While masks have been encouraged by public health experts at organizations, such as the Centers for Disease Control and Prevention, they are now mandatory in Oregon.
Local business owners say some people have given them trouble over their request to mask up, but most customers have been understanding.
When announcing her requirement that Oregonians mask up while in indoor public spaces, such as grocery stores, laundromats and workplaces, Gov. Kate Brown said enforcement would be through the Occupational Safety and Health Administration and Oregon Liquor Control Commission, with penalties for businesses that don’t comply.
“For businesses that refuse to comply, OSHA and OLCC staff are empowered to take administrative action, including issuing citations, fines, and Red Warning Notices if necessary,” she stated.
A Red Warning Notice can cause a business to be closed until the “hazardous condition” identified by OSHA — in this case, a lack of masks helping protect employees and customers from COVID-19 — is resolved.
Jessica Narain, manager of the Hermiston Denny’s and the Best Western hotel next door, said someone from the OLCC did visit Denny’s on July 3 to check if the restaurant was in compliance. She said the inspector sat at a table and observed for a while, and was “satisfied with our new procedures at work.”
She said so far they have only had a small handful of issues with guests who didn’t want to wear a mask when asked to do so. She said those who say they have a medical condition that makes it too difficult to wear a mask are asked to briefly hold a napkin over their mouth as they pass by others’ tables on the way to their own.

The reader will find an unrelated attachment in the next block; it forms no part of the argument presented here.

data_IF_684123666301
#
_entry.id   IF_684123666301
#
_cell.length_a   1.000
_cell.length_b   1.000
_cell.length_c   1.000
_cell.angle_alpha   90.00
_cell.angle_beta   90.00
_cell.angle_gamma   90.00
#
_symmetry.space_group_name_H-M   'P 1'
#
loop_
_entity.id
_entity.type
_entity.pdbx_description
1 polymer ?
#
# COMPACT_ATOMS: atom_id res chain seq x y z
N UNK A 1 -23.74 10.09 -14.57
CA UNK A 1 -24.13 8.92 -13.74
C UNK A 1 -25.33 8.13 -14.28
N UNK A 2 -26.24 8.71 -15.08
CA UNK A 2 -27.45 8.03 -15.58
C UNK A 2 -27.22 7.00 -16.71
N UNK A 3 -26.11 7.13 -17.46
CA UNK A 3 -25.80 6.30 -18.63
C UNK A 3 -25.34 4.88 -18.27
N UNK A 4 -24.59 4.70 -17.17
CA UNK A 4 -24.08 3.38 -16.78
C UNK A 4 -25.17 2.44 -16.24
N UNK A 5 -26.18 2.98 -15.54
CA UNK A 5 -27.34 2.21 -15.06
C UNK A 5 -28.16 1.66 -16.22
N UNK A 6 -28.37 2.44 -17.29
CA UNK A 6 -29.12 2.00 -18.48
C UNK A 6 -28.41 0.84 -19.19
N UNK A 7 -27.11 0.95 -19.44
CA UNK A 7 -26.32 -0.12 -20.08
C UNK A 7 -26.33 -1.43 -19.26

“People understand and they get it,” she said.
Krystal Dunagan, store manager of Rue 21 in Hermiston, said in response to a Facebook post by the Hermiston Herald about the mask requirement that a few people didn’t want to wear a mask out of principle, but she was also seeing some customers say they simply didn’t own a mask. She said she gave out the ones she had on hand and had requested more.
“I highly believe if there is a way we can get more masks to more people at a very low cost it could possibly increase usage,” she said.
Judy Gormley of Neighborhood Books and Gifts in Hermiston said they were closed for the Fourth of July weekend and so weren’t inspected, but they have given out masks to a few customers who said they forgot to bring one.
While the masking requirement is new for some businesses, hair and nail salons have been operating with all customers and employees in masks since they were first allowed to reopen.
Sherry Kowalski-Schlink, salon coordinator for the Main Stylin’ Nook, said the rule there is “No mask, no service.”
She said people “grumble a bit” but most people are OK with it.
Customers are reminded of the mask requirement when they receive a reminder of their appointment 24 hours in advance, and she said while they do have some masks available for customers, most bring their own.
On July 7, Morrow County Emergency Management sent out a statement strongly encouraging residents of the county to be diligent about wearing a mask while around people outside of their household.
The statement noted that Morrow County was among those placed on the state’s watchlist of counties that may have to revert back to Phase 1 of reopening if their rising COVID-19 case numbers do not slow down.
“If our numbers are not reduced, are our schools going to open this fall?” the county department’s statement asked.
“If they do open for schooling, are we going to have any fall sports? What about those small businesses that make rural Oregon so great? Will they be able to endure more restrictions? Some have already had to close; many more might close for good. Those are all someone’s dreams lost.”
The department stated that everyone’s personal actions during the pandemic have direct impact on others, and called wearing a mask a simple way to help others and “the least we could all do.”
“While we do not know what the situation will be with our schools this fall, we do know, if our numbers continue to climb, it will not be school as usual,” the statement read, concluding, “We all want our normal lives back, let’s work to get there.”